Game: Discworld: Ankh-Morpork
Designer: Martin Wallace
Publisher: Treefrog Games
“Ankh-Morpork! Pearl of cities! This is not a completely accurate description, of course – it was not round and shiny – but even its worst enemies would agree that if you had to liken Ankh-Morpork to anything, then it might as well be a piece of rubbish covered with the diseased secretions of a dying mollusc.” – Terry Pratchett, The Light Fantastic
Much like Star Trek, the works of Terry Pratchett – specifically his Discworld series – have become a nerd culture staple. Indeed, there are few who haven’t read, listened to, seen or, at the very least, heard of one of the Discworld books and, thanks to Pratchett’s excellent writing, it’s rare to encounter someone who says they haven’t enjoyed the experience.
As such, attempting to find a group for this game was pretty easy and, once a number of other nerdy pursuits had been dealt with (read: running a LARP or two), we finally got the chance to sit down and get stuck in to Ankh-Morpork.
The first thing we noticed was how nice the artwork was. The box, board and even the instructions are wonderfully illustrated by a dedicated team of artists overseen by the Discworld Emporium. The latter are presented in a large, well laid out booklet, making it easy for gamers of all experience levels to quickly pick up the basic rules and anything else they might need to know to play. You certainly don’t need to be a hardened board gamer to enjoy Discworld: Ankh-Morpork, and indeed it does identify itself as “a relatively simple game.” However, its simplicity in no way detracts from its fun, especially considering the effortlessly established Discworld flavour that runs throughout the game.
Included with the instructions is the beautiful board, styled as an ornate map of Ankh-Morpork (and, as such, appropriately surrounded by cabbages), various coloured pieces (minions, buildings, demons, trolls and trouble markers), a twelve sided die, some pretty nifty Ankh-Morpork coins (cardboard, before you get too excited), four quick reference cards and a couple of stacks’ worth of random event, personality, city area and player cards. We spent a decent amount of time looking through the cards before playing (perhaps a little too much, but it was totally worth it) and, as a group of Discworld fans, were all pretty pleased with how well each of the places and personalities were represented.
Setting up to play is fairly straightforward. Each player picks a colour and puts one of their minion pieces in The Shades, The Scours and Dolly Sisters. These are also accompanied by a trouble marker, the presence of one of these meaning that you cannot build but are able to assassinate minions should the opportunity arise. A bank is set up, with each player starting with ten Ankh-Morpork dollars, and everyone is dealt a personality card, these (and those remaining) meant to be kept secret until the end of the game (unless you decide to inadvertently flash it to your fellow players mid-game, naming no names). The random event cards are shuffled and placed face down beside the board while the player cards are separated into green and brown bordered decks, the former placed on top of the latter. Five of these are then dealt to each player from the top of the deck, thus forming a starting hand. After the die is used to randomly determine who goes first, the fun starts.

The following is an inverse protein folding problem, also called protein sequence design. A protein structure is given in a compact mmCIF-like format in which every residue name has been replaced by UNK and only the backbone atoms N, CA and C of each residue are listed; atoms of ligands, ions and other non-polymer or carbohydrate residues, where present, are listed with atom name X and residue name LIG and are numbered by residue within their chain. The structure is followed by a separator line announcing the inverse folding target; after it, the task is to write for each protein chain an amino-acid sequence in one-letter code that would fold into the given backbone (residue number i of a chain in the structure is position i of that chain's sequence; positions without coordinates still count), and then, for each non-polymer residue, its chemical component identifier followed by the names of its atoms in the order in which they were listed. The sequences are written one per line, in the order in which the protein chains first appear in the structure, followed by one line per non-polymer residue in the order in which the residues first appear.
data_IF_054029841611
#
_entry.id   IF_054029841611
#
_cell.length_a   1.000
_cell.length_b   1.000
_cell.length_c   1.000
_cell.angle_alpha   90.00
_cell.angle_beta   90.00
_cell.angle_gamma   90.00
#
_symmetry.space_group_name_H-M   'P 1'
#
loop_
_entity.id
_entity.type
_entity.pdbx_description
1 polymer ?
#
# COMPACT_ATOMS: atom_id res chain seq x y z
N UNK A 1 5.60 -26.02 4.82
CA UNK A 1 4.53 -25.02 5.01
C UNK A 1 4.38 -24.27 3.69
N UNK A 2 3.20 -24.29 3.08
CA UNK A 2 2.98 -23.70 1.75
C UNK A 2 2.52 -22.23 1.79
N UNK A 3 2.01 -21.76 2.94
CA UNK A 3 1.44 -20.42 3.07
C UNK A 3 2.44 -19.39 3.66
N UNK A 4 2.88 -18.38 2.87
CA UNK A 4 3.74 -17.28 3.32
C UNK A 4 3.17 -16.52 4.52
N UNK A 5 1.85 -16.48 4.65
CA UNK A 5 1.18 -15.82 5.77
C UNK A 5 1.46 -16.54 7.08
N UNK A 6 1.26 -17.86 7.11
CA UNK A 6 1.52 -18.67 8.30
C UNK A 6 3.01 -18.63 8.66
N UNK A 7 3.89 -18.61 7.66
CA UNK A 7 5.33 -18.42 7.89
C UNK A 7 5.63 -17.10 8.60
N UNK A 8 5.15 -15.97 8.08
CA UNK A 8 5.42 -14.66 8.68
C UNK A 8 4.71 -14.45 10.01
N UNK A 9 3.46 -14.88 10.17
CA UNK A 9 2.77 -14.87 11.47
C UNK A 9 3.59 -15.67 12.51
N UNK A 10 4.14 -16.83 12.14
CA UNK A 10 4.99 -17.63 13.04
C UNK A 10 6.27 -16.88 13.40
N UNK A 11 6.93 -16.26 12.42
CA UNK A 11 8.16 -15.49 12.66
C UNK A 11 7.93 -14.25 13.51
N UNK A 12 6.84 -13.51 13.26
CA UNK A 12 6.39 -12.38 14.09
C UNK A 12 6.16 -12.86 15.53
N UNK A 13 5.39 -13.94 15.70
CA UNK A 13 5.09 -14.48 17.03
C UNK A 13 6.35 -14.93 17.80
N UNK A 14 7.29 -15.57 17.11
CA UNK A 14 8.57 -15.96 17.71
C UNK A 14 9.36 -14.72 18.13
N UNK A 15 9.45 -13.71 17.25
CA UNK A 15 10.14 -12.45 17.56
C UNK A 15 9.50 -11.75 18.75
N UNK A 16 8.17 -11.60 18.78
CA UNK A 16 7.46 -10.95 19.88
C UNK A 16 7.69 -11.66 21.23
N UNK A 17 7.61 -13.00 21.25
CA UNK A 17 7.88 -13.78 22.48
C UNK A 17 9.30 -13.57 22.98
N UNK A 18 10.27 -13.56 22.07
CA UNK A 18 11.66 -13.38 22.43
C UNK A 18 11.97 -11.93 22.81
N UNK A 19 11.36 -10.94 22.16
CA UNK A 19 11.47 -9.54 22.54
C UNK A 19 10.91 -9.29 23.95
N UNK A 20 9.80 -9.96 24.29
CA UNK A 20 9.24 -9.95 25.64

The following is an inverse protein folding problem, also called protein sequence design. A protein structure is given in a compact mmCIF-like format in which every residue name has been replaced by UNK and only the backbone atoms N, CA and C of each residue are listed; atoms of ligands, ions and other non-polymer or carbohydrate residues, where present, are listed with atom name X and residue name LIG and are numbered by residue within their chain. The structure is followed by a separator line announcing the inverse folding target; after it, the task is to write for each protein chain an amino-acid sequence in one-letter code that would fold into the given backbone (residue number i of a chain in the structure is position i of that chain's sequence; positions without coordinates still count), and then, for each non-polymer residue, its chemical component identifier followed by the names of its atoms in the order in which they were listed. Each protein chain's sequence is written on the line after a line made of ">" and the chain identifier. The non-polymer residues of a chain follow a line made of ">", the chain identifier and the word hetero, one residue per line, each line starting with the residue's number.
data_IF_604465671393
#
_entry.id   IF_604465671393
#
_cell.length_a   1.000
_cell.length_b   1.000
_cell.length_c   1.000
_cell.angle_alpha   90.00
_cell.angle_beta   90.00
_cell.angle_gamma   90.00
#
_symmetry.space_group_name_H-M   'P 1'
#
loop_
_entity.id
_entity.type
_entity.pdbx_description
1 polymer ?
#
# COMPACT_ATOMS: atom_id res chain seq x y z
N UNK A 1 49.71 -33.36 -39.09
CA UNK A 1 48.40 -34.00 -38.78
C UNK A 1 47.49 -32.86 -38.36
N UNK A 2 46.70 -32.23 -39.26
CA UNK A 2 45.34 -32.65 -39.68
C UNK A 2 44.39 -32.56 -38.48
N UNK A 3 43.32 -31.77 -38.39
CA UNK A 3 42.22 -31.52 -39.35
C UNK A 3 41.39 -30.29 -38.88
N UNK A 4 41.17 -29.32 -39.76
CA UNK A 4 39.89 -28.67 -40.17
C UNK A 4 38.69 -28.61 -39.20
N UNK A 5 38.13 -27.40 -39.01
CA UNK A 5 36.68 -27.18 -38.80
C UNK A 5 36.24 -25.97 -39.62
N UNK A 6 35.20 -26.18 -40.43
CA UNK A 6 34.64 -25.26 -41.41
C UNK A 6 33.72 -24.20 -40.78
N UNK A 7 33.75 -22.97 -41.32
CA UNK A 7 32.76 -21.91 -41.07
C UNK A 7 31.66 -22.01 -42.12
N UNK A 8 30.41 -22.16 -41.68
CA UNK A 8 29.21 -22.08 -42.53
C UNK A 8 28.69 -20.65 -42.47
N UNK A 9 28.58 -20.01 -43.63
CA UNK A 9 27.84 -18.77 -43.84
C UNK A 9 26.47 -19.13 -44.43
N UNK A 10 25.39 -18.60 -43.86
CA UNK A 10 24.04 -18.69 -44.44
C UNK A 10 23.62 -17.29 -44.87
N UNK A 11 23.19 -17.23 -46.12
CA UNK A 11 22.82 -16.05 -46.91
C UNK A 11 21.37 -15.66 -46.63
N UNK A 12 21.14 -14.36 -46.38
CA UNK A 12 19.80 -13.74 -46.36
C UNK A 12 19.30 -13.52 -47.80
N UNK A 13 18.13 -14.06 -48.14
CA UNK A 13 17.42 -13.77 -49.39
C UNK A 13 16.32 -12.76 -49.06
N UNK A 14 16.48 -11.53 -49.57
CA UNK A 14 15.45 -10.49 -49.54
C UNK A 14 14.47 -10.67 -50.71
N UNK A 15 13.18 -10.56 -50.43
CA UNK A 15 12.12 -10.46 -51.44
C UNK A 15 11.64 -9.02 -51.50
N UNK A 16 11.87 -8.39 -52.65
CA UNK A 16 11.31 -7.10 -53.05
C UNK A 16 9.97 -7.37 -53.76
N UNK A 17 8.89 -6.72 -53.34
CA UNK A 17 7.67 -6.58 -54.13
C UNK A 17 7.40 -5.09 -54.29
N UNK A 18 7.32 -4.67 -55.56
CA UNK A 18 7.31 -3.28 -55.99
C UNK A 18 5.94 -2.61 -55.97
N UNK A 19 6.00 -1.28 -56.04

When it’s your turn, you pick one of the cards in your hand to play, following the instructions it gives you. This can involve a variety of things including taking cards or money from another player, discarding cards or even changing your personality card for an entirely new one. In addition to any unique text a particular card might have, each will also have one or more symbols and, depending on what these are, you may:
- Place a minion
- Place a building
- Remove a minion, troll or demon
- Remove a trouble marker
- Take the indicated amount of money from the bank
- Turn over a random event card
- Play another card
Some cards displaying the appropriately named interrupt symbol can also be used at any point in the game, meaning you might be able to pull off a crucially advantageous move outside your own turn.
The game can be won in a number of ways, this is dictated by the victory conditions given on which of the seven personality cards you’re dealt at the start of the game: Vetinari, for example, requires you to have a certain number of minions – this dependent on the number of players – in different areas of the board acting as your spies, while Commander Vimes’s victory condition, which is easily my favourite, comes to pass if nobody else wins by the time the draw pile has been exhausted. The back of the box gives the game time as 60 minutes, but after having got the rules down in hardly any time at all we easily finished the majority of the several games we played in under that time.
VERDICT: Discworld: Ankh-Morpork is both a fun and accessible game, even if you haven’t read the entirety of Terry Pratchett’s collected works from cover to cover. While you may miss a few in-jokes if you haven’t experienced at least a couple of Discworld books, this certainly shouldn’t impact on the enjoyment of what is a solid board game. The group I played with – each member having a varying degree of Pratchett savvy – certainly seemed to enjoy the handful of games we played, it allowing us to indulge in scheming, backstabbery and general strategising all excellently coloured by the Discworld universe. We played with four people, but you can play with three and, with the removal of a few specific cards detailed in the instructions, even two. In short, definitely worth adding to your board game collection. Just remember: Never enter an arsekicking contest with a porcupine.